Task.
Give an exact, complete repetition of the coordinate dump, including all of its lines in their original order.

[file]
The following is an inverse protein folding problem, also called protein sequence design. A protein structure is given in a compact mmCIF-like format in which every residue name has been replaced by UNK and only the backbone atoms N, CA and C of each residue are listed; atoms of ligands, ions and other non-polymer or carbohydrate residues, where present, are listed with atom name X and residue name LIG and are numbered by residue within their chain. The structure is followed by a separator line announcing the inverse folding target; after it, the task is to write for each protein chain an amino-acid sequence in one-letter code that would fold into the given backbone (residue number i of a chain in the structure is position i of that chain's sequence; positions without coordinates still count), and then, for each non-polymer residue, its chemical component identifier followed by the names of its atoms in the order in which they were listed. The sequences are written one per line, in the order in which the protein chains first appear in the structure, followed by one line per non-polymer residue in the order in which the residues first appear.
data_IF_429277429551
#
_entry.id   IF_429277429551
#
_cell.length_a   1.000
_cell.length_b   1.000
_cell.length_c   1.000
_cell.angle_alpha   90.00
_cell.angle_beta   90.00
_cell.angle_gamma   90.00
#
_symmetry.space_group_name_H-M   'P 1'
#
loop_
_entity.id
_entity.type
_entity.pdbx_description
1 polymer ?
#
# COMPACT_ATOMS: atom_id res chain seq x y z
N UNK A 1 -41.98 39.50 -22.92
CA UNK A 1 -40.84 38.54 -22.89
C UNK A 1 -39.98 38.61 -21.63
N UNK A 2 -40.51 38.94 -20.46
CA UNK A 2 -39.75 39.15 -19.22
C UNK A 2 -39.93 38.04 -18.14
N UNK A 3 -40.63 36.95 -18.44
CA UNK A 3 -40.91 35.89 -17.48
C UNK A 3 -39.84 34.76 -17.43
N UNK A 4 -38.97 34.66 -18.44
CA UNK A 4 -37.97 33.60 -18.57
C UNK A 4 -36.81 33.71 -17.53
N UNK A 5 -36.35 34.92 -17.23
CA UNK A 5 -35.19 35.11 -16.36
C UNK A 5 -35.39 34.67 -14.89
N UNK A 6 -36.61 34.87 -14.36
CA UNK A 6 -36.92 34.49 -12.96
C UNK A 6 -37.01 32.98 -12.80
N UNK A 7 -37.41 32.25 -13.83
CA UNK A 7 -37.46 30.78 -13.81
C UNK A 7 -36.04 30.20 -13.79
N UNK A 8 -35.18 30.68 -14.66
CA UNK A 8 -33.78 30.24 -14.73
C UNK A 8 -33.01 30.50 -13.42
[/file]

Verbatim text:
The following is an inverse protein folding problem, also called protein sequence design. A protein structure is given in a compact mmCIF-like format in which every residue name has been replaced by UNK and only the backbone atoms N, CA and C of each residue are listed; atoms of ligands, ions and other non-polymer or carbohydrate residues, where present, are listed with atom name X and residue name LIG and are numbered by residue within their chain. The structure is followed by a separator line announcing the inverse folding target; after it, the task is to write for each protein chain an amino-acid sequence in one-letter code that would fold into the given backbone (residue number i of a chain in the structure is position i of that chain's sequence; positions without coordinates still count), and then, for each non-polymer residue, its chemical component identifier followed by the names of its atoms in the order in which they were listed. The sequences are written one per line, in the order in which the protein chains first appear in the structure, followed by one line per non-polymer residue in the order in which the residues first appear.
data_IF_429277429551
#
_entry.id   IF_429277429551
#
_cell.length_a   1.000
_cell.length_b   1.000
_cell.length_c   1.000
_cell.angle_alpha   90.00
_cell.angle_beta   90.00
_cell.angle_gamma   90.00
#
_symmetry.space_group_name_H-M   'P 1'
#
loop_
_entity.id
_entity.type
_entity.pdbx_description
1 polymer ?
#
# COMPACT_ATOMS: atom_id res chain seq x y z
N UNK A 1 -41.98 39.50 -22.92
CA UNK A 1 -40.84 38.54 -22.89
C UNK A 1 -39.98 38.61 -21.63
N UNK A 2 -40.51 38.94 -20.46
CA UNK A 2 -39.75 39.15 -19.22
C UNK A 2 -39.93 38.04 -18.14
N UNK A 3 -40.63 36.95 -18.44
CA UNK A 3 -40.91 35.89 -17.48
C UNK A 3 -39.84 34.76 -17.43
N UNK A 4 -38.97 34.66 -18.44
CA UNK A 4 -37.97 33.60 -18.57
C UNK A 4 -36.81 33.71 -17.53
N UNK A 5 -36.35 34.92 -17.23
CA UNK A 5 -35.19 35.11 -16.36
C UNK A 5 -35.39 34.67 -14.89
N UNK A 6 -36.61 34.87 -14.36
CA UNK A 6 -36.92 34.49 -12.96
C UNK A 6 -37.01 32.98 -12.80
N UNK A 7 -37.41 32.25 -13.83
CA UNK A 7 -37.46 30.78 -13.81
C UNK A 7 -36.04 30.20 -13.79
N UNK A 8 -35.18 30.68 -14.66
CA UNK A 8 -33.78 30.24 -14.73
C UNK A 8 -33.01 30.50 -13.42